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5/14/2004 8:11 AM


Future Research Note:      .

Why is this bead important to understanding Orbs à  .




Stratification Theory and the Anticipatory Web Technology





Discussion about the nature of mathematics and logic

Main argument for stratification theory

Anticipatory Web Technology

Additional discussion on double articulation

Application to learning theory

In Summary










Discussion about the nature of mathematics and logic


Genetic algorithms, and related formalisms, assume that natural systems have "fully formalizable" utility functions.  When a genetic algorithm is run on a computer, a specific utility function is defined.  This utility function interacts with individual formal constructions, such a linear chains of symbolic information, to provide a global set of constraints.   Most often these utility functions are simple and not dynamic.  But even if the programmer defines a dynamic utility function, the iterations performed in the interactions are not coupled to real environmental forces.  The computer program runs in a special type of isolation from the real world. 


In evolutionary programming one is primarily interested in modeling a natural system that is subject to evolution.  One can view evolutionary computing, genetic algorithms and related mathematics, as a precise model of the governance of a natural system.  An assumption is made about a class of utility functions that are each precise and mathematical in nature does. This assumption, in fact, very often leads individuals to confuse a mathematical model with the natural system that the mathematics models.  This confusion is not always an issue, since in many cases the natural system can be precisely modeled.  Stratification theory attempts to account for the more general case. 


As a side note, which is stated to avoid a common misunderstanding, one should say something about the assumption that natural systems are all computers.  A weaker form of this assumption is that a natural complex system’s description, and/or control, can be regarded as having a computational part and a non-computational part.  However, one has to be very careful in suggesting that some aspects of the natural complex system can be modeled as if fully computational, and some aspects cannot be treated in this way.  How is one to know?  Under what criterion does one know when a system’s behavior is being modeled correctly?  If a specific system is very engineered, then this is less of a problem.  But even in this case, the physical engineered system is not a computation.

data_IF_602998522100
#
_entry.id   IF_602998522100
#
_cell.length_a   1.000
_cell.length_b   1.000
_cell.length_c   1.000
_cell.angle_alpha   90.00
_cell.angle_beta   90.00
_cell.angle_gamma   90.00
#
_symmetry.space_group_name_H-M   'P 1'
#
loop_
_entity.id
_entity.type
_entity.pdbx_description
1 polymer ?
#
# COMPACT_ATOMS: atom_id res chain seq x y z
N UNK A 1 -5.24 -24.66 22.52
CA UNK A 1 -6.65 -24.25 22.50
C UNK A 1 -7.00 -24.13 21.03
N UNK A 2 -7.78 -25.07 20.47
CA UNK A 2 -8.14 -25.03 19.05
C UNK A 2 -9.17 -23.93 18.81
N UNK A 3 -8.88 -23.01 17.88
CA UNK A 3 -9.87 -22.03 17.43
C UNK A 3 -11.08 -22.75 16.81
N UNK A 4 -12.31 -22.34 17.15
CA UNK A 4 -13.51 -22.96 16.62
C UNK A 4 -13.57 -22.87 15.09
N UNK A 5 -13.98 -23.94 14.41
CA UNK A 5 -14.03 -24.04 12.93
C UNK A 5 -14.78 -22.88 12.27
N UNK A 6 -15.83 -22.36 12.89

It is just that in this case, the physical system has been constructed to behave in a regular fashion, in a fashion that is precise and predictable.  If there is a difference between the computational models and the physical system, then we most likely will regard the physical system as being broken.  Something else is going on with complex natural systems such as psychological or social systems.  Here we understand that simulations do not precisely model human behavior. 


Of course, one can regard a computer simulation as being an approximation, but what becomes missing when we do this?  In Chapter 1 of my on-line book, I develop a notion that a specific complex system may have periods of behavioral stability where simple formalism is sufficient.  However, this same system may approach and pass through states where a great deal of instability exists, or stability of specific types exists.  Here the terms, “stability” and “un-stability”, are actually framed by regularity of the structure and function of a system with respect to the environment.  It is this regularity that mathematics and logic attempts to capture completely. 




Main Argument for stratification theory


In an alternative perspective, stratification theory suggests that there is a common sub-structural stratum to any “kind” of natural phenomenon.  In physics, the great debate is over string theory or quantum theory.  In either case, the physics of reality is the same physics on which the biological processes is realized, including the social processes. 


It is reasonable to assume that all human social discourse has a common sub-structural stratum, much like physical chemistry has the common sub-structural stratum of the physical atoms.  The same type of organizational stratification one sees in physics and biology is seen in those processes that bring awareness to individual humans about the world. 


The conjectured common substructure is atomic.  By using the term “atom” we mean “not-a-compound”, and also that the substructural elements are each members of a natural category.  The category of all Helium atoms, for example; does not make any distinction between one Helium atom and a second Helium atom.  How natural categories come into being is an open problem for natural science.  But clearly the past and the future somehow become entangled in the present.  This is why some quantum physicists talk about an anticipatory universe (Robert Shaw, personal communications 1997 – 2002).